To assess the explanatory and predictive power of the risk factors being extracted, prediction accuracies were examined over a variety of machine learning models which were built using only the causal features. K-nearest neighbor (KNN) [11], decision trees (DT) [12], backpropagation neural network (BPNN) [13], random forest (RF) [14] and an ensemble classifier (EC) [15] were selected for the task as they have been well-established in the literature of relevant context and represent predictive models assuming different underlying structures. KNN is a non-parametric statistical model that can learn both linear and non-linear relationships but with less stringent assumptions than any conventional regression models. Decision tree and BPNN are both rule-based classifiers, while the former can be human-interpretable but the latter not so much. However, BPNN has been shown, theoretically or experimentally, to be competitive advantageous on performing prediction tasks if efficient predictors are used. Random forest and the ensemble classifier are two ensemble learning methods. An ensemble method typically obtains better results than component classifiers by joining multiple classification methods together [16]. But it is not always the case if the component classifiers agree most of the time by capturing similar signals.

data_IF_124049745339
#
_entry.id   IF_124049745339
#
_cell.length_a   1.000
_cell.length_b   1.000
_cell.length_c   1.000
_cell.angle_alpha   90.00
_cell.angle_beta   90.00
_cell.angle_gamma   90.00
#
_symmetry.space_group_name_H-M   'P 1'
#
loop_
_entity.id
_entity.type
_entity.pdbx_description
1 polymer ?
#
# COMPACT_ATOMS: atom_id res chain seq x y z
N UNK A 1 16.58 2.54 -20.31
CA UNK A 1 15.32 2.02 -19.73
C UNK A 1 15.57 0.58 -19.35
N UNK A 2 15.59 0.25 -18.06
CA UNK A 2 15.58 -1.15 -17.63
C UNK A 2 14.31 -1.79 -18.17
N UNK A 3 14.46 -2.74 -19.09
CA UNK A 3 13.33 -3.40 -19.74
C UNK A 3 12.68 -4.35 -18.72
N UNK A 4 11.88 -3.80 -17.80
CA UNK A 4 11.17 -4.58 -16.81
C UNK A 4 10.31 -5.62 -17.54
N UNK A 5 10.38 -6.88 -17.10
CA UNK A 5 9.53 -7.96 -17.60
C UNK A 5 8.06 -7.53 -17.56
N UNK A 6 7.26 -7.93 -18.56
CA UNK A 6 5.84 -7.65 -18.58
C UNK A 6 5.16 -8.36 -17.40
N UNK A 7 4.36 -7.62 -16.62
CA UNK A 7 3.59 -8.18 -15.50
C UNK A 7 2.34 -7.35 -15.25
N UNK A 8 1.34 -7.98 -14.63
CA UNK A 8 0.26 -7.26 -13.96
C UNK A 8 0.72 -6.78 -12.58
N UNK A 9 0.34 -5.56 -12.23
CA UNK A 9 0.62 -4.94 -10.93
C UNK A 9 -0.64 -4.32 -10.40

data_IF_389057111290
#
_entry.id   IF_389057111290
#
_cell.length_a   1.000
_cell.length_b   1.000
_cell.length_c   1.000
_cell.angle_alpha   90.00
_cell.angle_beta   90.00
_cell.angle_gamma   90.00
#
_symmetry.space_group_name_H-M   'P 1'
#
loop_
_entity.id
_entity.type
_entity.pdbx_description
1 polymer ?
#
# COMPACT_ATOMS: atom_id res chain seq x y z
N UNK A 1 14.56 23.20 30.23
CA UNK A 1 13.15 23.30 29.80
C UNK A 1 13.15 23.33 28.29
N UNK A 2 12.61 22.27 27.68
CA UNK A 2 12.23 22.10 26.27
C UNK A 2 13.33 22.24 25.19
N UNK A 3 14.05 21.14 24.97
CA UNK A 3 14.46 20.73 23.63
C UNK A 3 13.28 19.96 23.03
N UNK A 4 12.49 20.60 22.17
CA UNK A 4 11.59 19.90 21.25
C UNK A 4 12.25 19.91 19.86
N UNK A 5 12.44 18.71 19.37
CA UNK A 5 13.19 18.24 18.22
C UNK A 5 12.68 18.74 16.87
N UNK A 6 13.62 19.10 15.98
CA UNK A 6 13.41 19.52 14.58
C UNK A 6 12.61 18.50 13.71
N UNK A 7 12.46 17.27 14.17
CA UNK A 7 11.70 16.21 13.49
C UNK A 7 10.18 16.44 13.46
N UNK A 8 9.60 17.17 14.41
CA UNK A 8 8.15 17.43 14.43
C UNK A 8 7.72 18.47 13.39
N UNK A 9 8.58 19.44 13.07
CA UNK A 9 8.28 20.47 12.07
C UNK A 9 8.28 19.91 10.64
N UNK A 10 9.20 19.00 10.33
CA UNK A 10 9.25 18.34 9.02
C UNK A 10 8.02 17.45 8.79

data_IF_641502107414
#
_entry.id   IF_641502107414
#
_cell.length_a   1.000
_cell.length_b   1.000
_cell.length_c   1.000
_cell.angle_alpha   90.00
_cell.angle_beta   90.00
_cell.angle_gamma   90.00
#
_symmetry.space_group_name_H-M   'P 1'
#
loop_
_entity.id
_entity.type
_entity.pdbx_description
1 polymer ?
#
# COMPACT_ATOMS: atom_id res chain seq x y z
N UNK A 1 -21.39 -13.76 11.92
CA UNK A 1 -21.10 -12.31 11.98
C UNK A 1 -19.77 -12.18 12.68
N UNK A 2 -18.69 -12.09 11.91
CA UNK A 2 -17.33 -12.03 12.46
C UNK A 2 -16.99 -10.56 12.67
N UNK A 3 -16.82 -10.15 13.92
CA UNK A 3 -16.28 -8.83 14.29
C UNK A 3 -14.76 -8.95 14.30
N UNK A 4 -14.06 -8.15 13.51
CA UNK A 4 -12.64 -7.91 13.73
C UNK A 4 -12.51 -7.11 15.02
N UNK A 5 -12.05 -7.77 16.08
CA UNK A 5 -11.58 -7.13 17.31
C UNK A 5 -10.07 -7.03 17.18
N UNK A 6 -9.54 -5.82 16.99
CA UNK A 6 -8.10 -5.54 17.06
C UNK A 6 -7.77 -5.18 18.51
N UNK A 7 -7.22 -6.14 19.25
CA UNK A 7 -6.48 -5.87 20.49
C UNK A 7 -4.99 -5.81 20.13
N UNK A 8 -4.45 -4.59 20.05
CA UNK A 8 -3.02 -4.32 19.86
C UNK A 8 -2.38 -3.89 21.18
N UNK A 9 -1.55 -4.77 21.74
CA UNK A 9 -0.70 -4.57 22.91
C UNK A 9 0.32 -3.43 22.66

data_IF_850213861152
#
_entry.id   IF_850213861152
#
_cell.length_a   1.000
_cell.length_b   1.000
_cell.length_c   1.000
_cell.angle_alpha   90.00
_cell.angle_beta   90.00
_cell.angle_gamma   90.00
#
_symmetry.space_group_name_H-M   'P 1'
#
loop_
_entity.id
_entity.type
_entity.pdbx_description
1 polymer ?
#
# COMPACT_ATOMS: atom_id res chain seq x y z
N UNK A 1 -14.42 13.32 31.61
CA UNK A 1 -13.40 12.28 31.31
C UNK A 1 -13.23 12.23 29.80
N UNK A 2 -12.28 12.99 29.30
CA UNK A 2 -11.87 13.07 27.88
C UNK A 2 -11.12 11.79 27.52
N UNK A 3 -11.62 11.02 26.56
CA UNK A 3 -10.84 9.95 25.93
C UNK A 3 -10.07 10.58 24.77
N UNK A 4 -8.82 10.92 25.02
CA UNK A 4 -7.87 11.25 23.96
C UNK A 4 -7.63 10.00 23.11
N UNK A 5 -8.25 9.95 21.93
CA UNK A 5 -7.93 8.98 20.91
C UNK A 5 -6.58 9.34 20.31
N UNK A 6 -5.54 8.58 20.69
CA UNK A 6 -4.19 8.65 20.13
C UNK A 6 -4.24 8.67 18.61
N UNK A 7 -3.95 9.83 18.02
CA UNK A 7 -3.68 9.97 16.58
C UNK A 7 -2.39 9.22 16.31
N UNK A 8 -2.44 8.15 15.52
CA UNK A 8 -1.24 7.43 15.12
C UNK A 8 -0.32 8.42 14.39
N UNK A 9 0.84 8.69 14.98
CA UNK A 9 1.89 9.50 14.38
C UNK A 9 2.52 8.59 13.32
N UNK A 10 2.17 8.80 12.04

Causal risk factor discovery

McDSL discovered four risk factors of Stage-3 AKI from those 891 features, all of which are medications and mostly pertinent to gastrointestinal system. Specifically, they are 1) Sennosides, a laxative to treat constipation and empty the large intestine before surgery; 2) 1,2,6-hexanetriol, a moisturizing agent for various creams; 3) Famotidine, a medication used in the treatment of peptic ulcer disease and gastroesophageal reflux disease, and 4) Benzimidazole, a drug class includes many anthelmintic drugs used for the treatment of a variety of parasitic worm infestations.

To verify the causalities, the odd ratios (OR) of all 15 combinations of the four risk factors are presented in Table 5 as well as individually, with 1 indicating usage of this medication and 0 otherwise. The OR results show that the combinations of discovered four medications are correlated to Stage-3 AKI. Moreover, inpatients were given medications at least one day earlier than the onset of the disease. Therefore, those previous features are the causes of Stage-3 AKI risk in the temporal sequence.

Table 5 OR and 95% CI of combinations of discovered risk factors

Stage-3 AKI risk prediction

Using only the feature set suggested by MsDCL, the five machine learning models aforementioned were built for predicting Stage-3 AKI with 10-fold cross-validation and their predictive accuracy were measured by AUC, precision, recall and F-score. As displayed in Fig. 2.

Fig. 2
figure 2

The prediction results of McDSL with five machine learning methods. AUC, F-score, Precision, Recall, and 95% confidence intervals obtained using different machine learning methods, with 10-fold cross-validation, for predicting Stage-3 AKI during hospital stay